Asia’s biggest stock markets fell overnight as fears rose about the death toll from coronavirus in the US, Japan entered a new fiscal year on an unsteady footing, and banks axed dividends.
Following the worst quarter for global equities since 2008, Japan’s Nikkei 225 index tumbled 5.1 per cent, Hong Kong’s Hang Seng index dropped 2.7 per cent, and China’s Shanghai composite slipped 0.6 per cent.
Asian stocks were in particular dragged down by US President Donald Trump’s government warned that coronavirus could kill 250,000 Americans.
White House coronavirus coordinator Deborah Birx said hundreds of thousands would die even if Americans followed strict coronavirus restrictions. President Trump said the next two weeks would be “very, very painful.”
Japanese investors were bracing themselves on the first day of the new fiscal year for a global recession and a wave of corporate earnings and dividend cuts.
In a sign of the gloom over the country’s economy, The Bank of Japan’s “tankan” corporate survey showed the country’s manufacturers became pessimistic for the first time in seven years.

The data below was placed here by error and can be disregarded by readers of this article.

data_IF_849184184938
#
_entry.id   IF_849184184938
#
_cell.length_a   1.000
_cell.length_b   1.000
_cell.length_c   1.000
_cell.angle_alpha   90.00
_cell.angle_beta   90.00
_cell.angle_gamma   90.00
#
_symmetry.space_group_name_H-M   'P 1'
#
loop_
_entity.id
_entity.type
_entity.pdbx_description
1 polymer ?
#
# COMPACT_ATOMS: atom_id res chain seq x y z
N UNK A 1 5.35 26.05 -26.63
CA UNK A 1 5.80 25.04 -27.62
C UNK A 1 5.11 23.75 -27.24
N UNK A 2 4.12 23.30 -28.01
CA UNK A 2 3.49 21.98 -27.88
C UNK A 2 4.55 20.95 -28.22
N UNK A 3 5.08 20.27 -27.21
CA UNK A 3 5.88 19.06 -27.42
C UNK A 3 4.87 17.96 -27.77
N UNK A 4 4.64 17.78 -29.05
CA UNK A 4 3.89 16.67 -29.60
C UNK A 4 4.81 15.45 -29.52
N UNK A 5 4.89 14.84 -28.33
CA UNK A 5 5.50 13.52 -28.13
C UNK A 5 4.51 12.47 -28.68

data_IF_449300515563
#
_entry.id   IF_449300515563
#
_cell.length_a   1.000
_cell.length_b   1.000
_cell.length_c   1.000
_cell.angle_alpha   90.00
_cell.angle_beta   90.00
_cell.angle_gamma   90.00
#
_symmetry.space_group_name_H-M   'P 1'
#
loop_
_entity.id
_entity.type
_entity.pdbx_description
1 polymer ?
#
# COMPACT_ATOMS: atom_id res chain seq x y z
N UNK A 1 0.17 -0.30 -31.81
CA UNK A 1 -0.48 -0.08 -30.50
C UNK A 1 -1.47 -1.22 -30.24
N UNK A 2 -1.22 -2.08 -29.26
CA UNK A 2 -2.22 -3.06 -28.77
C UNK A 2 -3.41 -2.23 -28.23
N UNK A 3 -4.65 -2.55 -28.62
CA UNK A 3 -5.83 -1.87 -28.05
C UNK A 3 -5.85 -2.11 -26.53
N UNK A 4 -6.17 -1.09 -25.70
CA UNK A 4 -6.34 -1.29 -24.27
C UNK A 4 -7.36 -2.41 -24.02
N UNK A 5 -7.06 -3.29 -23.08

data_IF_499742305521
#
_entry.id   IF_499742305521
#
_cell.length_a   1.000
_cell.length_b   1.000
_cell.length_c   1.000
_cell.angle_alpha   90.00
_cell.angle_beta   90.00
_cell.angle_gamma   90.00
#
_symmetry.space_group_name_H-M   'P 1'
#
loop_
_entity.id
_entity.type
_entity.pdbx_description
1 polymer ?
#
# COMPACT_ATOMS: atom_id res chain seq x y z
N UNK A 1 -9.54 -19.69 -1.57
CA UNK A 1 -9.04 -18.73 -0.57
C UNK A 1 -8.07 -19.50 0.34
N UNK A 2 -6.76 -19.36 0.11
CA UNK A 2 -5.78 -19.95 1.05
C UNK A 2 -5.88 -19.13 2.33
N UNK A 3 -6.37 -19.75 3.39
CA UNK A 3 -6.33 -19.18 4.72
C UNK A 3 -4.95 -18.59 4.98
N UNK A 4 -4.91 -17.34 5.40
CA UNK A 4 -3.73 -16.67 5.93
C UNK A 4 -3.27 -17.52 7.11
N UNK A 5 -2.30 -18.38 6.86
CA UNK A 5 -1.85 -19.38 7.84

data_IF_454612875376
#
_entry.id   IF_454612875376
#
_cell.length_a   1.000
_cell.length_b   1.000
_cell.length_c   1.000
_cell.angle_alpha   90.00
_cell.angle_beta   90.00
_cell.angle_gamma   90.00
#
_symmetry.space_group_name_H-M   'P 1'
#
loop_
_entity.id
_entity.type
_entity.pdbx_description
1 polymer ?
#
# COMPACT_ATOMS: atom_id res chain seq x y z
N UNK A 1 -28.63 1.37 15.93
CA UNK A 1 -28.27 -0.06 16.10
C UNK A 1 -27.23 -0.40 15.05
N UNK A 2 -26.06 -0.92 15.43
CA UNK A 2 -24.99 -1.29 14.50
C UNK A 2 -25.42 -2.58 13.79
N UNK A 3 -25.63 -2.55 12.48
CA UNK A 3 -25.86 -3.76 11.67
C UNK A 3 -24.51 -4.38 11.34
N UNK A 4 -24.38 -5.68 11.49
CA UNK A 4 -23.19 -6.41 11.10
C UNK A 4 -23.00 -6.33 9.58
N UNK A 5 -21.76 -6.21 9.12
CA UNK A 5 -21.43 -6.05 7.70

In Hong Kong, banking behemoth HSBC plunged 9.5 per cent after it bowed to pressure from UK regulators and suspended dividend payouts and promised not to buy back shares.
The decision will be particularly unpopular with retail investors, some of whom rely on dividend payments for their income.
Analysts at investment adviser BCA Research said it was downgrading its call on Chinese stocks from “overweight” to “neutral”.
Jing Sima, china strategist at BCA Research, said equities had not fallen enough in China to re-enter the market in uncertain times.
“Chinese stocks need to either offer a better price entry point, or a more upside potential in earnings outlook relative to their global peers.”